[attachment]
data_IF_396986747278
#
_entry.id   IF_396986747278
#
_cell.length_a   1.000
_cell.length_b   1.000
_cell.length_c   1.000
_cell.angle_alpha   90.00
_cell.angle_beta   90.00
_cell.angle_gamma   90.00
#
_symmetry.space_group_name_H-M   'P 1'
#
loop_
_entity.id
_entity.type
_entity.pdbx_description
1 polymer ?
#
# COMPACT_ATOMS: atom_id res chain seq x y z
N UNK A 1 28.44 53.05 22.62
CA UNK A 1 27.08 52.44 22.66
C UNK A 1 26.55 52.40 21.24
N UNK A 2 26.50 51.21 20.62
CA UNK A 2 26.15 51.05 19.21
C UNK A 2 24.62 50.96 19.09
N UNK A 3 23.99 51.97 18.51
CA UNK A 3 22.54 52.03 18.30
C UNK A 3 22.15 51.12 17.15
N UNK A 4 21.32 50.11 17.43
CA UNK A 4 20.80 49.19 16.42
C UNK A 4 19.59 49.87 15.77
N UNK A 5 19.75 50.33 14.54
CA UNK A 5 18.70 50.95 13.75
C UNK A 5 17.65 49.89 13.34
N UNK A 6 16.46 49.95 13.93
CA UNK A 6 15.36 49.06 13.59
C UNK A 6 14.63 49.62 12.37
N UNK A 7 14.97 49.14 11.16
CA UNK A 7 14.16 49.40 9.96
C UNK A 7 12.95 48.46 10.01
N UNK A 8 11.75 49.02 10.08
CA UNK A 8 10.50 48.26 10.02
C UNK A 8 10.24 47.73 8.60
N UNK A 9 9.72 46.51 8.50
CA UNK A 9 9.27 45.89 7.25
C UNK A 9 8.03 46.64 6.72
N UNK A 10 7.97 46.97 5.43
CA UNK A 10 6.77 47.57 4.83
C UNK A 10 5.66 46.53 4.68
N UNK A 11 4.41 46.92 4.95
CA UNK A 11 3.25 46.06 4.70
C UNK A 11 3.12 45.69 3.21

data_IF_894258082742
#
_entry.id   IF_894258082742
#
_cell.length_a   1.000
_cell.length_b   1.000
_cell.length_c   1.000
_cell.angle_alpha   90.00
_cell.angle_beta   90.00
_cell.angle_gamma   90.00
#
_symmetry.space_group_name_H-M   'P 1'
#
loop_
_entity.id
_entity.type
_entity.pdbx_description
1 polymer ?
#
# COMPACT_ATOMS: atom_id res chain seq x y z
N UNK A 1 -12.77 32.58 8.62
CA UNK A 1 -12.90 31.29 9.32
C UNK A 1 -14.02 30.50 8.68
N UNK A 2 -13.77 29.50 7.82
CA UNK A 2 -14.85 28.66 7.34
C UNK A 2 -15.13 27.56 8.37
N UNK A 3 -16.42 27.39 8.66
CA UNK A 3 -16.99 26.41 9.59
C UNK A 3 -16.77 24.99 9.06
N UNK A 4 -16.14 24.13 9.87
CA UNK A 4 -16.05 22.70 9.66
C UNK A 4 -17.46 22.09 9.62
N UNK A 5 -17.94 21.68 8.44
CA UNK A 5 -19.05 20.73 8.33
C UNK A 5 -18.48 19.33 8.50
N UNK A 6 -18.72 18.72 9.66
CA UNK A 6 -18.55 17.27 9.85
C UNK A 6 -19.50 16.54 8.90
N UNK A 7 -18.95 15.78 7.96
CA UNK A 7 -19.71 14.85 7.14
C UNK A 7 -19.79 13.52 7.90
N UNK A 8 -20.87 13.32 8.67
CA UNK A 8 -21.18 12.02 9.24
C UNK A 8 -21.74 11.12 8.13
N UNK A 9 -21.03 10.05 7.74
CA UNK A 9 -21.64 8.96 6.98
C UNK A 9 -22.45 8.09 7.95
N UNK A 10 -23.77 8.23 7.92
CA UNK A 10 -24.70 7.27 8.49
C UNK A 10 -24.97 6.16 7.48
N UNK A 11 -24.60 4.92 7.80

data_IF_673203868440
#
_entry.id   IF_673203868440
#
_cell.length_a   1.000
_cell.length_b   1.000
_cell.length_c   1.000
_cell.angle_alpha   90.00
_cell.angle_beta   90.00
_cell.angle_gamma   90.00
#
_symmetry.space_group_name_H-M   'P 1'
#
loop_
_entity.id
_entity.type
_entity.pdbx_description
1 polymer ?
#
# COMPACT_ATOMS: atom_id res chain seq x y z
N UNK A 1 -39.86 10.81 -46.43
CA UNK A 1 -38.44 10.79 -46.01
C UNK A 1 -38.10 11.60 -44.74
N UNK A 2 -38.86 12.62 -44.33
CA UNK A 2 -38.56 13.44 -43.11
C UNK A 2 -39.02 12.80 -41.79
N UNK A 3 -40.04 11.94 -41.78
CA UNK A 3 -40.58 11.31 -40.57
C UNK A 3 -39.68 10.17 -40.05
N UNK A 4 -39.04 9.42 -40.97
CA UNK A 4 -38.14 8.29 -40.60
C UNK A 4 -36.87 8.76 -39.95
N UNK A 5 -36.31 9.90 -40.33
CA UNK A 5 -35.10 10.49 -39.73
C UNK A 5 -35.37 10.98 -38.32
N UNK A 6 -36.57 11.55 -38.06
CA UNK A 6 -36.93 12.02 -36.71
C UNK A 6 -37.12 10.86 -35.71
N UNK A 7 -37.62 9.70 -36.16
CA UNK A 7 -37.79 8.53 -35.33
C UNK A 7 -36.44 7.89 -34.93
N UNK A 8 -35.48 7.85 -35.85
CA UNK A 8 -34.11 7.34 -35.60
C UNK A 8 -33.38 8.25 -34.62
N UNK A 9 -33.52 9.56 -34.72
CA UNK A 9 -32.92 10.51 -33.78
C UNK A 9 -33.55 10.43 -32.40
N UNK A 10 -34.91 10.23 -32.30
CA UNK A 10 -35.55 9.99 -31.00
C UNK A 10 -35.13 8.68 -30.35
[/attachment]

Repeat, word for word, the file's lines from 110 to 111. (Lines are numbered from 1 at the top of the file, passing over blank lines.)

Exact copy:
_cell.length_b   1.000
_cell.length_c   1.000